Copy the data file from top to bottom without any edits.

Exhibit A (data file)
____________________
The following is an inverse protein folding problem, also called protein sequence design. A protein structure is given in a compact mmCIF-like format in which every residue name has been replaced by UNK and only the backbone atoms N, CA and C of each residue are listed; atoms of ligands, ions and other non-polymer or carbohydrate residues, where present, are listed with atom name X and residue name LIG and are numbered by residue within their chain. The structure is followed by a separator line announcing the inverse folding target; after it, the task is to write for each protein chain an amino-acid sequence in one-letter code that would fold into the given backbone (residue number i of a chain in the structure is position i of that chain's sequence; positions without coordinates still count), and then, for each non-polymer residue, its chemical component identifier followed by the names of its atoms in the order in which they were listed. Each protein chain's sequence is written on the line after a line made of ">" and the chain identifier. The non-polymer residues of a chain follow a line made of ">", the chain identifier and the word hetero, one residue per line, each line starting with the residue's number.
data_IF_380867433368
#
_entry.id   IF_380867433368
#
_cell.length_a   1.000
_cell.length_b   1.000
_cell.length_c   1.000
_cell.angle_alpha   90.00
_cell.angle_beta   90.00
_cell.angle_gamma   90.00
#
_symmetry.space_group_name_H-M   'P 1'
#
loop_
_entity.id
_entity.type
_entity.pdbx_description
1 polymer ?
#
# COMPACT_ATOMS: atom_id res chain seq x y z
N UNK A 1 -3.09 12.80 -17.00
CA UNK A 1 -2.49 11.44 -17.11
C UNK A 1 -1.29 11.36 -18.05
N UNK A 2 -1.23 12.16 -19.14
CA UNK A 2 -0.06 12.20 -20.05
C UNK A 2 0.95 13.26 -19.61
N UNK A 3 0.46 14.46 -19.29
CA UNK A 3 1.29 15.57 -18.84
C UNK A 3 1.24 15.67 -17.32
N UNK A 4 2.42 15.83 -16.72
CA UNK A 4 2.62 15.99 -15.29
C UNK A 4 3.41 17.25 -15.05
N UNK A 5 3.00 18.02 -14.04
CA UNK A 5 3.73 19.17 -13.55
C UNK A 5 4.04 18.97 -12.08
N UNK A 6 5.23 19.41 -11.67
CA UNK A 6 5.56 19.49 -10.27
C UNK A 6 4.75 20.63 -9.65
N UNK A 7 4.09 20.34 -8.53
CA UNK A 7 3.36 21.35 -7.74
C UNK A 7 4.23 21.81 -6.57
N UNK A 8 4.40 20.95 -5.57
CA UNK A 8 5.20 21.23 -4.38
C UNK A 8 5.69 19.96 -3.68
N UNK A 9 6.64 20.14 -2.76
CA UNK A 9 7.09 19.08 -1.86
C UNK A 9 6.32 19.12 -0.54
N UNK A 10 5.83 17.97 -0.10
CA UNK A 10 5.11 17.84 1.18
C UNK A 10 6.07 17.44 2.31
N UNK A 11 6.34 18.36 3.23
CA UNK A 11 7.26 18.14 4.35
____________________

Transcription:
The following is an inverse protein folding problem, also called protein sequence design. A protein structure is given in a compact mmCIF-like format in which every residue name has been replaced by UNK and only the backbone atoms N, CA and C of each residue are listed; atoms of ligands, ions and other non-polymer or carbohydrate residues, where present, are listed with atom name X and residue name LIG and are numbered by residue within their chain. The structure is followed by a separator line announcing the inverse folding target; after it, the task is to write for each protein chain an amino-acid sequence in one-letter code that would fold into the given backbone (residue number i of a chain in the structure is position i of that chain's sequence; positions without coordinates still count), and then, for each non-polymer residue, its chemical component identifier followed by the names of its atoms in the order in which they were listed. Each protein chain's sequence is written on the line after a line made of ">" and the chain identifier. The non-polymer residues of a chain follow a line made of ">", the chain identifier and the word hetero, one residue per line, each line starting with the residue's number.
data_IF_380867433368
#
_entry.id   IF_380867433368
#
_cell.length_a   1.000
_cell.length_b   1.000
_cell.length_c   1.000
_cell.angle_alpha   90.00
_cell.angle_beta   90.00
_cell.angle_gamma   90.00
#
_symmetry.space_group_name_H-M   'P 1'
#
loop_
_entity.id
_entity.type
_entity.pdbx_description
1 polymer ?
#
# COMPACT_ATOMS: atom_id res chain seq x y z
N UNK A 1 -3.09 12.80 -17.00
CA UNK A 1 -2.49 11.44 -17.11
C UNK A 1 -1.29 11.36 -18.05
N UNK A 2 -1.23 12.16 -19.14
CA UNK A 2 -0.06 12.20 -20.05
C UNK A 2 0.95 13.26 -19.61
N UNK A 3 0.46 14.46 -19.29
CA UNK A 3 1.29 15.57 -18.84
C UNK A 3 1.24 15.67 -17.32
N UNK A 4 2.42 15.83 -16.72
CA UNK A 4 2.62 15.99 -15.29
C UNK A 4 3.41 17.25 -15.05
N UNK A 5 3.00 18.02 -14.04
CA UNK A 5 3.73 19.17 -13.55
C UNK A 5 4.04 18.97 -12.08
N UNK A 6 5.23 19.41 -11.67
CA UNK A 6 5.56 19.49 -10.27
C UNK A 6 4.75 20.63 -9.65
N UNK A 7 4.09 20.34 -8.53
CA UNK A 7 3.36 21.35 -7.74
C UNK A 7 4.23 21.81 -6.57
N UNK A 8 4.40 20.95 -5.57
CA UNK A 8 5.20 21.23 -4.38
C UNK A 8 5.69 19.96 -3.68
N UNK A 9 6.64 20.14 -2.76
CA UNK A 9 7.09 19.08 -1.86
C UNK A 9 6.32 19.12 -0.54
N UNK A 10 5.83 17.97 -0.10
CA UNK A 10 5.11 17.84 1.18
C UNK A 10 6.07 17.44 2.31
N UNK A 11 6.34 18.36 3.23
CA UNK A 11 7.26 18.14 4.35